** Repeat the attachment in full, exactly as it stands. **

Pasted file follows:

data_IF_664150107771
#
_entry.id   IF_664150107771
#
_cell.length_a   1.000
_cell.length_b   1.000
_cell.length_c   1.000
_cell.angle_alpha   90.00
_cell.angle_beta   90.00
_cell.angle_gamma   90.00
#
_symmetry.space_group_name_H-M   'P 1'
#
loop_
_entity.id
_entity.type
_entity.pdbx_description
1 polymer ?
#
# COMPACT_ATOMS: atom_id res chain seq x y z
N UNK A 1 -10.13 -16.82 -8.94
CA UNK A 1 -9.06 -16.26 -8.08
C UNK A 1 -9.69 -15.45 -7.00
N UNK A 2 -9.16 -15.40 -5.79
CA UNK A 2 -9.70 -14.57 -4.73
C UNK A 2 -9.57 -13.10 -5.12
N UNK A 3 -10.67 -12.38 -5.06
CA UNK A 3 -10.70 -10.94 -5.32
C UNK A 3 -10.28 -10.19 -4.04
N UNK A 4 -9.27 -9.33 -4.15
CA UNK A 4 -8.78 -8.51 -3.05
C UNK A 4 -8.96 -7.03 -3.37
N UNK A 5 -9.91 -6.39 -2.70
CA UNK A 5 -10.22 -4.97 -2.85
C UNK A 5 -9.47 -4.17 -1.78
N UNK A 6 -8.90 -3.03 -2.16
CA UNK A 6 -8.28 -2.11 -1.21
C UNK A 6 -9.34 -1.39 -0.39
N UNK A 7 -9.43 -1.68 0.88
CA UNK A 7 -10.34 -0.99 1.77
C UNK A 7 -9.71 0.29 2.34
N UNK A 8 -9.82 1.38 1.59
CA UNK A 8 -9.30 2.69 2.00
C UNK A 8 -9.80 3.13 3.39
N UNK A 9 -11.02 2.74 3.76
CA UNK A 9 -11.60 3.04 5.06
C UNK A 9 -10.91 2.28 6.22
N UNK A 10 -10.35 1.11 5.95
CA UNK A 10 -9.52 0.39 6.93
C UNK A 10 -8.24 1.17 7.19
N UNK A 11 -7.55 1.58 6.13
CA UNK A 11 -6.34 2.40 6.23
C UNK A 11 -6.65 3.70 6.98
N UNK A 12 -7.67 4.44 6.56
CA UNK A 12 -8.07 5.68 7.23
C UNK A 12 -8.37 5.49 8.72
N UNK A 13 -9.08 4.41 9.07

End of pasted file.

data_IF_664150107771
#
_entry.id   IF_664150107771
#
_cell.length_a   1.000
_cell.length_b   1.000
_cell.length_c   1.000
_cell.angle_alpha   90.00
_cell.angle_beta   90.00
_cell.angle_gamma   90.00
#
_symmetry.space_group_name_H-M   'P 1'
#
loop_
_entity.id
_entity.type
_entity.pdbx_description
1 polymer ?
#
# COMPACT_ATOMS: atom_id res chain seq x y z
N UNK A 1 -10.13 -16.82 -8.94
CA UNK A 1 -9.06 -16.26 -8.08
C UNK A 1 -9.69 -15.45 -7.00
N UNK A 2 -9.16 -15.40 -5.79
CA UNK A 2 -9.70 -14.57 -4.73
C UNK A 2 -9.57 -13.10 -5.12
N UNK A 3 -10.67 -12.38 -5.06
CA UNK A 3 -10.70 -10.94 -5.32
C UNK A 3 -10.28 -10.19 -4.04
N UNK A 4 -9.27 -9.33 -4.15
CA UNK A 4 -8.78 -8.51 -3.05
C UNK A 4 -8.96 -7.03 -3.37
N UNK A 5 -9.91 -6.39 -2.70
CA UNK A 5 -10.22 -4.97 -2.85
C UNK A 5 -9.47 -4.17 -1.78
N UNK A 6 -8.90 -3.03 -2.16
CA UNK A 6 -8.28 -2.11 -1.21
C UNK A 6 -9.34 -1.39 -0.39
N UNK A 7 -9.43 -1.68 0.88
CA UNK A 7 -10.34 -0.99 1.77
C UNK A 7 -9.71 0.29 2.34
N UNK A 8 -9.82 1.38 1.59
CA UNK A 8 -9.30 2.69 2.00
C UNK A 8 -9.80 3.13 3.39
N UNK A 9 -11.02 2.74 3.76
CA UNK A 9 -11.60 3.04 5.06
C UNK A 9 -10.91 2.28 6.22
N UNK A 10 -10.35 1.11 5.95
CA UNK A 10 -9.52 0.39 6.93
C UNK A 10 -8.24 1.17 7.19
N UNK A 11 -7.55 1.58 6.13
CA UNK A 11 -6.34 2.40 6.23
C UNK A 11 -6.65 3.70 6.98
N UNK A 12 -7.67 4.44 6.56
CA UNK A 12 -8.07 5.68 7.23
C UNK A 12 -8.37 5.49 8.72
N UNK A 13 -9.08 4.41 9.07